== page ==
To get set up quickly with your own Backstage project you can create a Backstage App.
A Backstage App is a monorepo setup with
lerna that includes everything you
need to run Backstage in your own environment.
Create an app
To create a Backstage app, you will need to have Node.js Active LTS Release installed (currently v14).
Backstage provides a utility for creating new apps. It guides you through the initial setup of selecting the name of the app and a database for the backend. The database options are either SQLite or PostgreSQL, where the latter requires you to set up a separate database instance. If in doubt, choose SQLite, but don't worry about the choice, it's easy to change later!
The easiest way to run the create app package is with
This will create a new Backstage App inside the current folder. The name of the app-folder is the name that was provided when prompted.
Inside that directory, it will generate all the files and folder structure needed for you to run your app.
Linking in local Backstage packages
It can often be useful to try out changes to the packages in the main Backstage
repo within your own app. For example if you want to make modifications to
@backstage/core and try them out in your app.
To link in external packages, add them to your
workspace paths. These can be either relative or absolute paths with or without
globs. For example:
"packages": [ "packages/*", "plugins/*", "../backstage/packages/core", // New path added to work on @backstage/core ],
Then reinstall packages to make yarn set up symlinks:
With this in place you can now modify the
@backstage/core package within the
main repo, and have those changes be reflected and tested in your app. Simply
run your app using
yarn start as normal.
Note that for backend packages you need to make sure that linked packages are
not dependencies of any non-linked package. If you for example want to work on
@backstage/backend-common, you need to also link in other backend plugins and
packages that depend on
@backstage/backend-common, or temporarily disable
those plugins in your backend. This is because the transformation of backend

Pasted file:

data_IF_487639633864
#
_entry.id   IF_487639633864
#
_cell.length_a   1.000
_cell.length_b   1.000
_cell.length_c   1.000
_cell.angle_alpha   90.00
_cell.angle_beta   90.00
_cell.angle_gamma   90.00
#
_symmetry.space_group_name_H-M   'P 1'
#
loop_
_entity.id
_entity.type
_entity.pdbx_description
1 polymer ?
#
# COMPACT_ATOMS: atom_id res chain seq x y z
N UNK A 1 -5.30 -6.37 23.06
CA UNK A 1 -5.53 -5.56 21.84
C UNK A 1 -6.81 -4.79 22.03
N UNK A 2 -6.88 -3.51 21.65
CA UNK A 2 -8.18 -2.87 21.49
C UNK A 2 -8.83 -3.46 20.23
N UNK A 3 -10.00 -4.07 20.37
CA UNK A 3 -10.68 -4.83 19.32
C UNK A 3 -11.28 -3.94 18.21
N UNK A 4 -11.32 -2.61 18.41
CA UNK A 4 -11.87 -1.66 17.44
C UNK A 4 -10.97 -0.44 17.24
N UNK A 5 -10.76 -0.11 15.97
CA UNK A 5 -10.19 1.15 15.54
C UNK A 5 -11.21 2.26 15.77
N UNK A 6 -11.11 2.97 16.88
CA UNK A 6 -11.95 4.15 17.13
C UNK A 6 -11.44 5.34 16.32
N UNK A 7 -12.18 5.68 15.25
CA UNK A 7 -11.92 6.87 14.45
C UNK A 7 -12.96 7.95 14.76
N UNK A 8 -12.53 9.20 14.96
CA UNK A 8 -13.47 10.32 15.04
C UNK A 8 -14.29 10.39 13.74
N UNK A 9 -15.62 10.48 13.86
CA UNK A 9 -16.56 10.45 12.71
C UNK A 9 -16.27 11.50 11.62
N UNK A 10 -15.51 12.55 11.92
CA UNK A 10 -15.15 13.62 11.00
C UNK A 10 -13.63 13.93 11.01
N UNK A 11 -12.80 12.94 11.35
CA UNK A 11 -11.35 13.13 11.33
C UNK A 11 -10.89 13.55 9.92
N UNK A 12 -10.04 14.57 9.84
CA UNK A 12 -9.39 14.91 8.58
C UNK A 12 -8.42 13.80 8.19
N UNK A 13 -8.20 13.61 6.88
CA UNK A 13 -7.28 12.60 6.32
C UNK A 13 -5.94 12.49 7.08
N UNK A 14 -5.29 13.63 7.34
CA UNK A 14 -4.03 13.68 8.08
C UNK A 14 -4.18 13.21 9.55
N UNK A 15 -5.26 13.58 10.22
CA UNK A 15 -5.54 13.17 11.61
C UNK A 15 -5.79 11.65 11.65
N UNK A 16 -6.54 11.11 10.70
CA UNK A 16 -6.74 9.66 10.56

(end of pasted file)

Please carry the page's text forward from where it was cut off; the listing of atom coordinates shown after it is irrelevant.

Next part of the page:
module tree stops whenever a non-local package is encountered, and from that
point node will
require packages directly for that entire module subtree.
Type checking can also have issues when linking in external packages, since the
linked in packages will use the types in the external project and dependency
version mismatches between the two projects may cause errors. To fix any of
those errors you need to sync versions of the dependencies in the two projects.
A simple way to do this can be to copy over
yarn.lock from the external
project and run
yarn install, although this is quite intrusive and can cause
other issues in existing projects, so use this method with care. It can often be
best to simply ignore the type errors, as app serving will work just fine
Another issue with type checking is that the incremental type cache doesn't
invalidate correctly for the linked in packages, causing type checking to not
reflect changes made to types. You can work around this by either setting
compilerOptions.incremental = false in
tsconfig.json, or by deleting the
types cache folder
dist-types before running
The create app command doesn't always work as expected, this is a collection of some of the commonly encountered issues and solutions.
Couldn't find any versions for "file-saver"
You may encounter the following error message:
Couldn't find any versions for "file-saver" that matches "eligrey-FileSaver.js-1.3.8.tar.gz-art-external"
This is likely because you have a globally configured npm proxy, which breaks
the installation of the
material-table dependency. This is a known issue and
being worked on in
material-table, but for now you can work around it using
NPM_CONFIG_REGISTRY=https://registry.npmjs.org npx @backstage/create-app
Can't find Python executable "python"
The install process may also fail if no Python installation is available. Python is commonly available in most systems already, but if it isn't you can head for example here to install it.
General folder structure
Below is a simplified layout of the files and folders generated when creating an app.
app ├── app-config.yaml ├── catalog-info.yaml ├── lerna.json ├── package.json └── packages ├── app └── backend
- app-config.yaml: Main configuration file for the app. See Configuration for more information.
- catalog-info.yaml: Catalog Entities descriptors. See Descriptor Format of Catalog Entities to get started.
- lerna.json: Contains information about workspaces and other lerna configuration needed for the monorepo setup.
- package.json: Root package.json for the project. Note: Be sure that you don't add any npm dependencies here as they probably should be installed in the intended workspace rather than in the root.
- packages/: Lerna leaf packages or "workspaces". Everything here is going to be a separate package, managed by lerna.
- packages/app/: An fully functioning Backstage frontend app, that acts as a good starting point for you to get to know Backstage.
- packages/backend/: We include a backend that helps power features such as Authentication, Software Catalog, Software Templates and TechDocs amongst other things.
Run the app
When the installation is complete you can open the app folder and start the app.
cd my-backstage-app yarn start
yarn start is ready it should open up a browser window displaying your
app, if not you can navigate to
In most cases you will want to start the backend as well, as it is required for the catalog to work, along with many other plugins.
To start the backend, open a separate terminal session and run the following in the root directory:
yarn workspace backend start
Now you're free to hack away on your own Backstage installation!